• and running beneath everything is France’s sulky inferiority complex to the British; forever seeking to restore the mythical gloire they fondly associated with Napoleon, and failing time after time, most glaringly at the Fashoda Crisis of 1898 when they rattled sabres and then were forced to ignominiously back down. Surrender monkeys indeed.

But if there is one big takehome it emerges in the last hundred pages which drastically change tone. For the first 500 pages or so we are sharing the adventures of the explorers who are penetrating unknown territory all over the continent, the first to name these mountains, this lake, discover this river. We share their boyish enthusiasm, at the same time as we watch the convoluted and often half-baked strategies of the politicians back in Europe. In a sense, this is all innocent enough, as all parties are getting to grips with new situations and challenges and the book is thrilling and entertaining in turn.

The disgusting reality of colonialism

But in the last hundred pages or so the tone darkens considerably as Pakenham shows how the now-discovered, mapped and settled colonies came to be exploited by their European masters. Almost without exception it is a story of the rankest greed enforced by disgusting levels of violence against the native Africans.

I knew about the notorious Belgian Congo where upwards of 8 million Africans were exterminated in vast and systematic forced labour to deliver the area’s rubber back to a greedy Europe.

I didn’t realise the French carried out pretty much the same forced labour-virulent punishment-murder, rape, mass killing and burning and shooting policy in French Congo, a policy exposed by the heart-broken French explorer Brazza (who gives his name to Brazzaville) who had opened up the area for his nation in the heroic 1880s and told the Africans they could trust to the civilisation and justice of the French. How his legacy was defiled.

I’d forgotten about the deliberate policies of extermination carried out by the German Reich in south west and east Africa. As many as 300,000 Africans died in the famine engineered by the Germans to bring them to heel in the east. In the south-west about three quarters of the original 80,000 inhabitants were killed.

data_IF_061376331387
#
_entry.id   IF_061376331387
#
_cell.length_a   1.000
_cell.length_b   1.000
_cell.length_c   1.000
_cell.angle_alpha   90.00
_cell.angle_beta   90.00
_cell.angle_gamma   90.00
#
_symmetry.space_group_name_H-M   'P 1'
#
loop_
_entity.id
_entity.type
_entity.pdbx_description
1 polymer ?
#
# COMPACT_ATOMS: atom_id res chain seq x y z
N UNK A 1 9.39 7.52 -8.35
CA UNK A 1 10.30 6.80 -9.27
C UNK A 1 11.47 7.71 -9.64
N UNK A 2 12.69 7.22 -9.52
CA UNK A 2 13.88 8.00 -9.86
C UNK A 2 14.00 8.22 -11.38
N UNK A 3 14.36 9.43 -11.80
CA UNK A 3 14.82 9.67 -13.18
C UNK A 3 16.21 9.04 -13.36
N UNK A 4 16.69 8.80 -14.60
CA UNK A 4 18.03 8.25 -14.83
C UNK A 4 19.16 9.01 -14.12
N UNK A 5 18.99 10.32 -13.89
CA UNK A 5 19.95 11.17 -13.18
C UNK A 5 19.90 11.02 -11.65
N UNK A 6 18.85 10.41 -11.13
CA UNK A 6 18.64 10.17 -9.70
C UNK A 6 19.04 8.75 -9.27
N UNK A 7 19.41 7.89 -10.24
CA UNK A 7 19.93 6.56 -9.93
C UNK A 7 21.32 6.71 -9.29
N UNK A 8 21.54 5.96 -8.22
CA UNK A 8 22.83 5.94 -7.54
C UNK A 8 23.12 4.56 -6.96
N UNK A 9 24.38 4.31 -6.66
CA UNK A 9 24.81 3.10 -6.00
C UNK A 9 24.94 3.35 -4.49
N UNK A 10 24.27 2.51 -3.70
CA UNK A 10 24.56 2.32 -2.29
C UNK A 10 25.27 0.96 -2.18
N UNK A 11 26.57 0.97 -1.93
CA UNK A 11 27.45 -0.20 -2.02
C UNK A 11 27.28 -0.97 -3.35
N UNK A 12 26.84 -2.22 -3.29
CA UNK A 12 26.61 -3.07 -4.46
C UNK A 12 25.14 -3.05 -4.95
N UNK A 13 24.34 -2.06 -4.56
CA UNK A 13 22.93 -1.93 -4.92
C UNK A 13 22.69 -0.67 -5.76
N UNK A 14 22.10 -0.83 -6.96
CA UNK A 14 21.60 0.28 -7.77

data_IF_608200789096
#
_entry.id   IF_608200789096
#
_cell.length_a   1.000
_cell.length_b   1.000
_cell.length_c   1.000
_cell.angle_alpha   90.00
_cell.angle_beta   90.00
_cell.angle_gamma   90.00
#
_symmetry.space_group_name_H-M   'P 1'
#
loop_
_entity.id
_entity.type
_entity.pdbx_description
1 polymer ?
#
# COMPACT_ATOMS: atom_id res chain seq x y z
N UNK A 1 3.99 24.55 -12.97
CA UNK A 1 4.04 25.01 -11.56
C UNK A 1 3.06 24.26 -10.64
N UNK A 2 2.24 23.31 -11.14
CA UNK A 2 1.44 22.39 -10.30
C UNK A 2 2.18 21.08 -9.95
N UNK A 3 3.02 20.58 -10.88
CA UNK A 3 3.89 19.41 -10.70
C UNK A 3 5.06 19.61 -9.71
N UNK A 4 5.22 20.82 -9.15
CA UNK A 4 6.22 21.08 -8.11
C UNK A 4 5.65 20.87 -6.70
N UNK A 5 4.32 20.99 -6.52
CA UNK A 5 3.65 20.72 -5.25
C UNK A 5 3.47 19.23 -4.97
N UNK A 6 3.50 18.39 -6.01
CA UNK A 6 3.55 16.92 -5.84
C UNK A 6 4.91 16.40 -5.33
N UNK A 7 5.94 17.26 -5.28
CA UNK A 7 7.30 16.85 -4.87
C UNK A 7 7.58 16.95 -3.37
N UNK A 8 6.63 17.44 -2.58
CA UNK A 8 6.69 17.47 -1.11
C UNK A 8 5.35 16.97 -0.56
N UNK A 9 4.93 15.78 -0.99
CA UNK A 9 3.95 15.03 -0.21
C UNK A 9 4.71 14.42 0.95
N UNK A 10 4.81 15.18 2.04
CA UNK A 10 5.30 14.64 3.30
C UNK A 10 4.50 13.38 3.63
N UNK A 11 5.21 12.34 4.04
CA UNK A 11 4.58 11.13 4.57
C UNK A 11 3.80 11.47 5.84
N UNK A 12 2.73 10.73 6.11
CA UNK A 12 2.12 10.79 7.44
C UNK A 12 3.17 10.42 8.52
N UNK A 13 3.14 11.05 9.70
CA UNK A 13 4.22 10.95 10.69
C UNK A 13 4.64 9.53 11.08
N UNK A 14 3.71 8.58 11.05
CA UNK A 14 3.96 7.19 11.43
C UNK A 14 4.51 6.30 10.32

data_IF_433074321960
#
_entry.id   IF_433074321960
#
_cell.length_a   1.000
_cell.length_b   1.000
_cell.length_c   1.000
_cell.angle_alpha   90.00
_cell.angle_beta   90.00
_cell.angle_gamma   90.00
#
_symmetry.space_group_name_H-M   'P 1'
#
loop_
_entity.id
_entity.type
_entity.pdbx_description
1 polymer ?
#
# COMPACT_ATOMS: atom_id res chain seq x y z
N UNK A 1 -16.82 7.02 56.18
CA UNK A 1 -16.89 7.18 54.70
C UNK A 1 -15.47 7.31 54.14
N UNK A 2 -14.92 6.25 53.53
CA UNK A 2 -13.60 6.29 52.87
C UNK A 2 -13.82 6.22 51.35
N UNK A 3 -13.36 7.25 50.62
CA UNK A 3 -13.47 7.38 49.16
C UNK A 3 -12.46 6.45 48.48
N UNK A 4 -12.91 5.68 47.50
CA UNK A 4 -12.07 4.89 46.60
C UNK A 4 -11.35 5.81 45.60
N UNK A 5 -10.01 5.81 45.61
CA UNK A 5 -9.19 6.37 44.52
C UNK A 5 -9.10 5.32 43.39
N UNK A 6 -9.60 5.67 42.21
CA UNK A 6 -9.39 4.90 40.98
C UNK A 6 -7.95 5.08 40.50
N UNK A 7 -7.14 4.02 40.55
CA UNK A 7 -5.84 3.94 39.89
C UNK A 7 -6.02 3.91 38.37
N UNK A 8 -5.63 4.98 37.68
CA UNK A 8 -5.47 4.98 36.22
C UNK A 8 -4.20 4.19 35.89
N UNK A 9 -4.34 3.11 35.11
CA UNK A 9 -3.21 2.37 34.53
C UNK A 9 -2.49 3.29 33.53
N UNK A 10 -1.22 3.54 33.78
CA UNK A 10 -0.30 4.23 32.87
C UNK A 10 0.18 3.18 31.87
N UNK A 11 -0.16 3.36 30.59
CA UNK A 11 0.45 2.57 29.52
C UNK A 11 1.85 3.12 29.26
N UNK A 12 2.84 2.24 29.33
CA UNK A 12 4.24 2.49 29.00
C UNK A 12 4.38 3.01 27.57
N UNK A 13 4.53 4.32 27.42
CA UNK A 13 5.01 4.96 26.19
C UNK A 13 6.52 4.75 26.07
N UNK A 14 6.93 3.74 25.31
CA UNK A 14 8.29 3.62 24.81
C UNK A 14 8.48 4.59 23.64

And of course, despite what do appear to be generally higher standards and more humane intentions, we British went and ruined our reputation by creating concentration camps during the ruinous Second Boer War, the one in which some 28,000 Boer women and children died from preventable diseases, due entirely to our incompetence and the indifference of the military leadership, namely Kitchener.

Delusory El Dorados

For another theme which runs like a delusory thread of precious metal through the book is the way that, in the early years of exploration (1870s and 80s) explorer after explorer gouged money out of their nations’ exchequers or from commercial companies with visions of great El Dorados in the interior, lands larded with undreamt-of riches in diamonds, gold, copper, or natural resources of rubber and teak, or the richest farmland in the world.

The sorry reality was all too often barren drought-plagued veld, or impenetrable jungle home only to catastrophic diseases – or to natural resources so thinly spread (like the rubber in the Congo) that only systematic forced labour ie production with almost no overheads, could turn a profit. Most of the countries involved made a loss on their colonies. Only enforced slave labour stood a chance of ‘making money’ for a tiny white elite of colonists and their parent companies.

Given that their economic survival depended on keeping the natives in virtual slavery, and their cultural survival depended on enforcing the strongest possible punishments/reprisals against native populations which vastly outnumbered the white settlers, it is no surprise that in colony after colony, all the brave talk about white man’s civilisation and justice and religion turned out to hypocritical garbage.

Greater or lesser Kurtzes emerged everywhere, quick to take advantage of the all the forces which made it possible and even necessary to treat the natives like animals. It is a miracle the European colonies staggered on for the 50 or so years after the Scramble was more or less complete in 1912.

Some of the chaps involved in the Scramble for Africa

1 National leaders

Otto von Bismarck Prussian Chancellor, during the first part of his career he focused on uniting the Germanic states into the new nation of Germany (achieved in 1871) and despised colonial adventures. In 1884 he suddenly reversed his position partly due to changes in public opinion, pressure from merchants, and to undercut anti-colonial liberals allied with the the heir to the throne. Eventually Germany owned Togoland (now Togo and part of Ghana), German Kamerun (now Cameroon and part of Nigeria), German East Africa (now Rwanda, Burundi, and the mainland part of Tanzania), German South-West Africa (now Namibia).